The Maltese archipelago is made up of three islands – Malta, the largest, Gozo and Comino – and lies 50 miles or so south of Sicily.
Malta is an island with a complicated past, invaded by empires across the ages, from the Carthaginians and Romans to the French and finally the British.
It has Neolithic wonders, Italian influences and played a huge role in the Second World War when it was awarded the George Cross for valour.
We were keen to try to understand this complex history in our few days there. Almost in the centre of the island, Corinthia Palace Hotel is the perfect base from which to explore the sights, away from the busy resorts on the east coast.
It’s an oasis of luxury and calm, with three restaurants to enjoy, plus a poolside terrace kitchen, a piano bar and a beautiful spa and health club.
After a lovely quick lunch at The Summer Kitchen we met our guide from the Maltese tourist authority, which offers bespoke tours to small groups.
Our mission was to see the best Malta has to offer in an afternoon. We started in the capital, Valletta, a fortified city and UNESCO World Heritage site.
Built by the Order of St John in 1566, it is a stunning historic city and will become European Capital of Culture next year.
We began with a quick walking tour to show us the main sights, starting in the Upper Barrakka Gardens to orientate ourselves.
Here there are stunning views across the Grand Harbour to the Three Cities – Birgu, Senglea and Cospicua – with an endless vista of domes, spires and ships’ masts.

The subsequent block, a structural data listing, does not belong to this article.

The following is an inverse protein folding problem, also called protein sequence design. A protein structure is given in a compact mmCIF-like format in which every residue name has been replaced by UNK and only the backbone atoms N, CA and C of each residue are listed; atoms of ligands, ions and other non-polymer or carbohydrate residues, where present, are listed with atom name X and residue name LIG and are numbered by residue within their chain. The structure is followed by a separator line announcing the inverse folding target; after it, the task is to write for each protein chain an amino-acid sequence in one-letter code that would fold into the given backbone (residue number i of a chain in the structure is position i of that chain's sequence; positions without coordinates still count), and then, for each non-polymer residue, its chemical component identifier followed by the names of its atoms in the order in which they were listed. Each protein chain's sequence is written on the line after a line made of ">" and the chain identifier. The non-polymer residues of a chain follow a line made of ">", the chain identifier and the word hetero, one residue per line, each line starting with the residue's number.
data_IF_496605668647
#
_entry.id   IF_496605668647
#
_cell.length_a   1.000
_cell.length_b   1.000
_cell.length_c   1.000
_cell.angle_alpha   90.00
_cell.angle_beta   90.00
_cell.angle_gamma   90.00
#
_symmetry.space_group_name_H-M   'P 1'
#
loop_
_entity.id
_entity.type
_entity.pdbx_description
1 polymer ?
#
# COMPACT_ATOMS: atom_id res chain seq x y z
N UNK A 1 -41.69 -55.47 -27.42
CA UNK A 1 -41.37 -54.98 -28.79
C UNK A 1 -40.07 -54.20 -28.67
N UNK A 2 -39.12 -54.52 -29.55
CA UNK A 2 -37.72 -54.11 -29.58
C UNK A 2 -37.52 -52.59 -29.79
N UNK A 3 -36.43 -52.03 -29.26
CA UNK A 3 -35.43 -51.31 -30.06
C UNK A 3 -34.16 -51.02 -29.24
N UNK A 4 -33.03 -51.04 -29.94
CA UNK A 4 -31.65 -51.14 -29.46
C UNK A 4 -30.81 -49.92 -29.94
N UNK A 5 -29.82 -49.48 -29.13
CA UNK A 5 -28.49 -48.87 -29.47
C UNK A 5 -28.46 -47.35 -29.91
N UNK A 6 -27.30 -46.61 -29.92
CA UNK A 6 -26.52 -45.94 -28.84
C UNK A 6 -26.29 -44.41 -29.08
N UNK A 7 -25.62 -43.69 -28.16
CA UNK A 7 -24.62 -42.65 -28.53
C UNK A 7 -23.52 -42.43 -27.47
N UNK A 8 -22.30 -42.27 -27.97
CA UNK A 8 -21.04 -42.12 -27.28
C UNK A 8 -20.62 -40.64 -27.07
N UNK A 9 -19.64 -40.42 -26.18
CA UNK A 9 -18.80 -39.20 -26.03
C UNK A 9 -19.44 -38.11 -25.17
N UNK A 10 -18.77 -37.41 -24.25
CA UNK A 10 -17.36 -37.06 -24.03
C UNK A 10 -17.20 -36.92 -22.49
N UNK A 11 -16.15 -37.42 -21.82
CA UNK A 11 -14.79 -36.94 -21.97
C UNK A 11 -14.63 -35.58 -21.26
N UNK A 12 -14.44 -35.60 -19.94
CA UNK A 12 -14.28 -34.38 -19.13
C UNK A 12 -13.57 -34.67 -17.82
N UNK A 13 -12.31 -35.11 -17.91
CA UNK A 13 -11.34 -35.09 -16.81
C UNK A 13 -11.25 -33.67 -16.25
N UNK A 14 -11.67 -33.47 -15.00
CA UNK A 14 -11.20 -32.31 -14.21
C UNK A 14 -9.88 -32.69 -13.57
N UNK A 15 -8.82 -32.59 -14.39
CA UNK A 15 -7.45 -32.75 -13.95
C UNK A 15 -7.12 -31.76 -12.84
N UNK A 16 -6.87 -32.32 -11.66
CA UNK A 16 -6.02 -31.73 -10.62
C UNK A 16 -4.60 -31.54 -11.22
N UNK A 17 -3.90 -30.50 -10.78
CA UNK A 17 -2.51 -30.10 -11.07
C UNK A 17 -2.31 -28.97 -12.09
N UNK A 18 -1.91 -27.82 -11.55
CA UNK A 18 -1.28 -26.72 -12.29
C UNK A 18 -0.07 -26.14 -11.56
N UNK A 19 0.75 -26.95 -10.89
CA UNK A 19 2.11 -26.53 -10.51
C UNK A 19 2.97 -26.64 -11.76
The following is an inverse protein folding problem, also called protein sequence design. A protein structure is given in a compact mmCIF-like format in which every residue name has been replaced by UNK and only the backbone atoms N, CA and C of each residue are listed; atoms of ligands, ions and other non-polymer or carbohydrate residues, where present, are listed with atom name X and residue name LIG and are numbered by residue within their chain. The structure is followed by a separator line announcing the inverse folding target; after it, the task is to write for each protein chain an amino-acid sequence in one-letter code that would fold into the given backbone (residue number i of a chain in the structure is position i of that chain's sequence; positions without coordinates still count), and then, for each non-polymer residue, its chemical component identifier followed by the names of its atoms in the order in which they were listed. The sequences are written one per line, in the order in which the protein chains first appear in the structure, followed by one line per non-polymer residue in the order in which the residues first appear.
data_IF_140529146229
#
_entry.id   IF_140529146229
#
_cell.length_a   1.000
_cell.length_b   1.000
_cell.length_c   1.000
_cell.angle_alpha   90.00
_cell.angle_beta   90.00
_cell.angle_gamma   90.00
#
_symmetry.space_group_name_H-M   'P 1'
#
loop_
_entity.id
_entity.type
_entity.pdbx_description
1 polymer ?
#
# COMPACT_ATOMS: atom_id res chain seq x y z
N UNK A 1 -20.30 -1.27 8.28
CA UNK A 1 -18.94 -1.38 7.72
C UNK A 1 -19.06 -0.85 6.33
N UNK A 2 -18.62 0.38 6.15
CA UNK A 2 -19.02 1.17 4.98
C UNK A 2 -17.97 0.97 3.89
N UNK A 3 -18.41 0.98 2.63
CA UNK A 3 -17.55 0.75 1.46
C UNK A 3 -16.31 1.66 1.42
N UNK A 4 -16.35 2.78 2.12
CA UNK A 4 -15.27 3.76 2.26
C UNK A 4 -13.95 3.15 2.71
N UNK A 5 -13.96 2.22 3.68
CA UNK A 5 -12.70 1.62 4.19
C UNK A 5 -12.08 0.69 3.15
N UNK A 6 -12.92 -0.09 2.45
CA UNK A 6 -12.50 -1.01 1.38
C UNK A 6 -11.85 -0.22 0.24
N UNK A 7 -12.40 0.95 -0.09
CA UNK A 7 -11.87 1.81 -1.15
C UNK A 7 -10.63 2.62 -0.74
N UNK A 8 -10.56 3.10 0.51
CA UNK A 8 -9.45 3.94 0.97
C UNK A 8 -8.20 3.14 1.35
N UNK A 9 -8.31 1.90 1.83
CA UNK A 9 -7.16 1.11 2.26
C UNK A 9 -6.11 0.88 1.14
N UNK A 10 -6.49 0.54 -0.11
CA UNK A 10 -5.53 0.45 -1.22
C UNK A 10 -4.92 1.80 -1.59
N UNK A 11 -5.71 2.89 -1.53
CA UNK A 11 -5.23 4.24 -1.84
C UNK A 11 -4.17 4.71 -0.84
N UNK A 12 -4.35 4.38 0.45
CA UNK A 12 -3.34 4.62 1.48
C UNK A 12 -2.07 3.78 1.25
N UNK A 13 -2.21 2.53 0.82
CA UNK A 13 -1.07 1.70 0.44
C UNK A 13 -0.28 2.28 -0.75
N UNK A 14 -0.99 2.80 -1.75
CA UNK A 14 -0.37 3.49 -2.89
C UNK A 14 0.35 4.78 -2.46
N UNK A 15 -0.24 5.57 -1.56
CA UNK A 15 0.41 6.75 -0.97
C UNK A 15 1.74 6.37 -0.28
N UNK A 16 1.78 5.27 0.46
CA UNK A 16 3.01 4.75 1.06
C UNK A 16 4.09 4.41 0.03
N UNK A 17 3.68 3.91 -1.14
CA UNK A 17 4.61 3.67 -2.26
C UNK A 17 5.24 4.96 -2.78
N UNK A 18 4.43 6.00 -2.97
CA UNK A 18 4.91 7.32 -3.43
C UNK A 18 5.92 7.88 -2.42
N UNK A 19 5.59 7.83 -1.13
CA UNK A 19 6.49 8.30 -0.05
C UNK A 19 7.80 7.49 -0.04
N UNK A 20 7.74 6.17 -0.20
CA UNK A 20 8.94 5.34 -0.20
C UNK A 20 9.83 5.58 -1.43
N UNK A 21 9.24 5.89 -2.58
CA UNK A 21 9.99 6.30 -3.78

After walking through the beautiful streets we arrived at St John’s Co-Cathedral, which contains a grand high baroque interior and works of art, before we jumped back in the minivan and headed to the city of Mdina, high on a rocky outcrop. Said to be the most complete historic walled city in the world, Mdina was Malta’s first capital.
These days, its medieval and baroque architecture is the backdrop for many films and TV shows.
Known as the silent city for its complex network of quiet, narrow streets, it is a truly stunning setting.
Sensing we were eager to experience more Maltese culture, our guide took us to a small café in Rabat, a town just outside Mdina’s walls, where she introduced us to pastizzi – small parcels of spiced peas or ricotta wrapped in wonderfully crisp flaky pastry, which swiftly became our new favourite snack.
ur day came to an end with a sunset view over the sheer Dingli Cliffs on the west coast, before heading back to the hotel with a real feel for the island.
We would have loved to have visited Gozo for its temples, the Blue Grotto caves or the Hypogeum underground burial site that is older than Stonehenge, but we spent the rest of our time exploring Valletta, Mdina and the Three Cities further – with frequent cheap buses and water taxis, getting around was easy.
The views looking back across the Grand Harbour are truly incredible and it was with great sadness that we made our final watery ride back to Valletta, enveloped in the orange tint of the setting Mediterranean sun and vowing to come back as soon as we could.